The opinion of the court was delivered by: BRIEANT
The attorneys for the plaintiff class in this settled action arising under the securities laws, now seek allowances for their legal services in the amount of $ 35,000.00, disbursements amounting to $ 5,000.00 and $ 10,000.00 additional to pay accountants who assisted in the preparation of the case for trial.
Familiarity is assumed with all prior memorandum decisions filed in this action, including that approving the settlement of the claims of the class. While the case was settled for a stated sum not to exceed $ 120,000.00, it was apparent that few members of the class were likely to file valid claims, and the total paid out was unlikely to approach the nominal or stated settlement sum. This was so in part because of the passage of time, which resulted in a failure to file by some claimants. Also, an intervening unrelated tender offer made to and accepted by many class members had the effect of producing a net profit on the shares. As it turned out, the class members will collect something less than $ 20,000.00.
Applicant contends that the Grinnell decisions (City of Detroit v. Grinnell Corporation, 495 F.2d 448 (2d Cir. 1974) and 560 F.2d 1093 (2d Cir. 1977)) have "held that time expended should be emphasized in fixing a fee in cases like the present one. The thrust of Grinnell was to reduce fees on very large recoveries, so that undue emphasis would not be placed on a fee as a percentage of the recovery. But by the same token, when the recovery is relatively small, plaintiff's counsel should not be held to any ceiling on the fee, as a percentage of the recovery, when, as here, substantial time has been expended." (Affidavit of I. Stephen Rabin, Esq., sworn to July 1, 1977, p. 5).
The Court believes this is not a proper construction of Grinnell, which is regarded as declaratory of existing law. Legal fees, before and after Grinnell I and Grinnell II were and are to be based on principles of Quantum meruit. In Grinnell I it was held (p. 470 of 495 F.2d):
"In its simplest terms, the purpose of the fee award is to "compensate the attorney for the reasonable value of services benefiting the . . . claimant.' Lindy Brothers Builders, Inc. v. American Radiator and Standard Sanitary Corporation, . . . 487 F.2d (161 (3d Cir.)), at 167."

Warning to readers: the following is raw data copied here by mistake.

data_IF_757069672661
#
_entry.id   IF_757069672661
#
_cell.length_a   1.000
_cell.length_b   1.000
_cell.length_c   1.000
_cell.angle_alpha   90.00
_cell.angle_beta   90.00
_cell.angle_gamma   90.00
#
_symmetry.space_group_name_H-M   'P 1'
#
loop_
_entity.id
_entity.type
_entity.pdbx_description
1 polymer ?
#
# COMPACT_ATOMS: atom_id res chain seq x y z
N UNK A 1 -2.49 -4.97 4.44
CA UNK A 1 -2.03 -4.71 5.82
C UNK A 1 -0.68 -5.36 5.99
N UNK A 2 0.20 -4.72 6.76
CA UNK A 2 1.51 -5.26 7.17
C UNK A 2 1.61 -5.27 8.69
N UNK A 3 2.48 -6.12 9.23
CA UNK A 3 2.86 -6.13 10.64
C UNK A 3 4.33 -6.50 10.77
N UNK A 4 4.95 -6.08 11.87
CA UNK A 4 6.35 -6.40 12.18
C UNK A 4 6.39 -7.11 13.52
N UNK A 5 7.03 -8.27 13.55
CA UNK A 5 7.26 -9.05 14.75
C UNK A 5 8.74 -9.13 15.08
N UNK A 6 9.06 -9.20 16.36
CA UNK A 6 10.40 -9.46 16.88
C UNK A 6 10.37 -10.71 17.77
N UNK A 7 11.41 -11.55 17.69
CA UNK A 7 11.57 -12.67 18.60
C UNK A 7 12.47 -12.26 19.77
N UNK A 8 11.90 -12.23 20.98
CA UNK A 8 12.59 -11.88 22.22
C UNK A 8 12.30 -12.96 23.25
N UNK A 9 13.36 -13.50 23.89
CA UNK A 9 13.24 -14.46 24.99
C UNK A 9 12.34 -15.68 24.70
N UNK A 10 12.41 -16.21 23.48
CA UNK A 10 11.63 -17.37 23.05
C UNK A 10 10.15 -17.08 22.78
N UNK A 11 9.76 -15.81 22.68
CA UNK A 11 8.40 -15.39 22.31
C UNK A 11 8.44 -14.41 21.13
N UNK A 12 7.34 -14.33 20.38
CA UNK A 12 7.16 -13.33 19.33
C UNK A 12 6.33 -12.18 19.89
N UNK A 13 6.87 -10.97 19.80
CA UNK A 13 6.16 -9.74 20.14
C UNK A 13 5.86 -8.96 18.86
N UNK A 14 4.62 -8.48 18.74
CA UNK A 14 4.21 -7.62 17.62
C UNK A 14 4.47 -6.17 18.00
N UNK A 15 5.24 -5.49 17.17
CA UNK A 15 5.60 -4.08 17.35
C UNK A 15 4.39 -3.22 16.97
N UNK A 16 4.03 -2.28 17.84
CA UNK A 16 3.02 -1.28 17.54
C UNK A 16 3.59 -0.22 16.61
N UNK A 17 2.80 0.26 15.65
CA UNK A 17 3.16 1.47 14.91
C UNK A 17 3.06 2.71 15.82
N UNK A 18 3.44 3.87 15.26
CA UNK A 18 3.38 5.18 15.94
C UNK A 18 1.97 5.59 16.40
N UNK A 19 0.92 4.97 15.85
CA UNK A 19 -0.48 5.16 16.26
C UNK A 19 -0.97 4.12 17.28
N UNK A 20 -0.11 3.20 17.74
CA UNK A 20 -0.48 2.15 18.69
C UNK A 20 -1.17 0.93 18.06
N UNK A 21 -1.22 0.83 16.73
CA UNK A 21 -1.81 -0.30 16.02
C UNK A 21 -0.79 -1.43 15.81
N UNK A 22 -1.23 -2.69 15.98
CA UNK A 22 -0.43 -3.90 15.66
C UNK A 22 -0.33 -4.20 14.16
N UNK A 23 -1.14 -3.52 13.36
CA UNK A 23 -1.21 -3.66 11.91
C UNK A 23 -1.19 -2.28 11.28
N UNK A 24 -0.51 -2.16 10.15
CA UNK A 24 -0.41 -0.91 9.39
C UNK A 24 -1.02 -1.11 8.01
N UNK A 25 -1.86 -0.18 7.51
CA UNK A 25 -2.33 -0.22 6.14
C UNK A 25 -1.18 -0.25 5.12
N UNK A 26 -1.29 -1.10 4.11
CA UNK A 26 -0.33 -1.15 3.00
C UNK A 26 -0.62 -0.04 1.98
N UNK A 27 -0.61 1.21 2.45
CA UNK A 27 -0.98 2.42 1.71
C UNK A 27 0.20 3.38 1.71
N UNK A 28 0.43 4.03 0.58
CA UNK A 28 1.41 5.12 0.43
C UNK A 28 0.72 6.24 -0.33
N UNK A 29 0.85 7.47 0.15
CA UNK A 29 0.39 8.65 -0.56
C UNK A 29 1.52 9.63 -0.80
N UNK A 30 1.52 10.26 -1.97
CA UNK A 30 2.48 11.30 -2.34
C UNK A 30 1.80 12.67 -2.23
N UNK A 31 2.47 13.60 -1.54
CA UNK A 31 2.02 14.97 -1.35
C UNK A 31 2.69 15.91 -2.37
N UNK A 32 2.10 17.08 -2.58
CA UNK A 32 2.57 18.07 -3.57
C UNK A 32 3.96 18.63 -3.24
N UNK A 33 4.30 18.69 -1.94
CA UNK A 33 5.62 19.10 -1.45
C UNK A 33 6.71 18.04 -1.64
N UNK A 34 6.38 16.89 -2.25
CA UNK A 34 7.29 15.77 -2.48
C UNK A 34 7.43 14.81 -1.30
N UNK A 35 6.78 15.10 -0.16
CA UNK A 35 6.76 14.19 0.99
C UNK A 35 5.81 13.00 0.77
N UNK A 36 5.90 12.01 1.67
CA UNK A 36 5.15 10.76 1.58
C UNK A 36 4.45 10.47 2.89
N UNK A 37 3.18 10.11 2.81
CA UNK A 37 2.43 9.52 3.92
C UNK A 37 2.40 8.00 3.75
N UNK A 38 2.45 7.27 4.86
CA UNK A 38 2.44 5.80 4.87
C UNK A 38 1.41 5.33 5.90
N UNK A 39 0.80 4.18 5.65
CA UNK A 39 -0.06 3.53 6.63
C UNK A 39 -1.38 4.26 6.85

This established principle was reiterated in Grinnell II (p. 1098 of 560 F.2d). It remains clear that the amount recovered is still "a generally accepted factor to be weighed in determining a reasonable attorney's fee" (Grinnell I, p. 470, Supra ). These cases do not hold that where there is a small recovery and an even smaller actual payment to the class, that primacy be granted to the number of hours worked. The amount recovered cannot be excluded from the totality of the "parameters" considered. (Grinnell I, p. 470, Supra.)
I find that except for the fact that pre-trial proceedings here took so long, something not entirely attributable to these attorneys, this litigation was conducted in a skillful and dedicated fashion, and in accordance with the highest standards of the bar of this Court. The principal factor in this case which limited the amount which will actually be received by the class members out of the settlement fund was the intervening tender for the shares of class members. This was probably not foreseeable and certainly this intervening independent occurrence was not the fault of plaintiff's attorneys. Nor should it provide a basis for any reduction of the fee claimed. Once a class action has been declared, the class representative cannot abdicate from his fiduciary obligations without leave of court. Nor can his attorneys walk away from a class action simply because an intervening and unrelated event has placed a low ceiling on the value of the case.
Applying the general principles of Quantum meruit so well and succinctly stated in Matter of Potts, 213 A.D. 59, 209 N.Y.S. 655, 657 (Fourth Dept. 1925) and reiterated in Grinnell I and Grinnell II, supra, the disbursements of Rabin & Silverman, Esqs. are allowed at $ 5,062.84 and their fee for legal services is fixed in the amount of $ 30,000.00, making a total of $ 35,062.84, payable out of the settlement fund. The fee of Richard A. Eisner & Company, Certified Public Accountants is fixed and allowed in the amount of $ 10,000.00 payable out of the settlement fund.
The foregoing authorized payments shall be made upon the expiration of the time within which an appeal may be taken, or if taken, then following appellate finality. The balance of the recovery shall be distributed at the same time in accordance with our prior order in this action.
Settle order on five (5) days notice.
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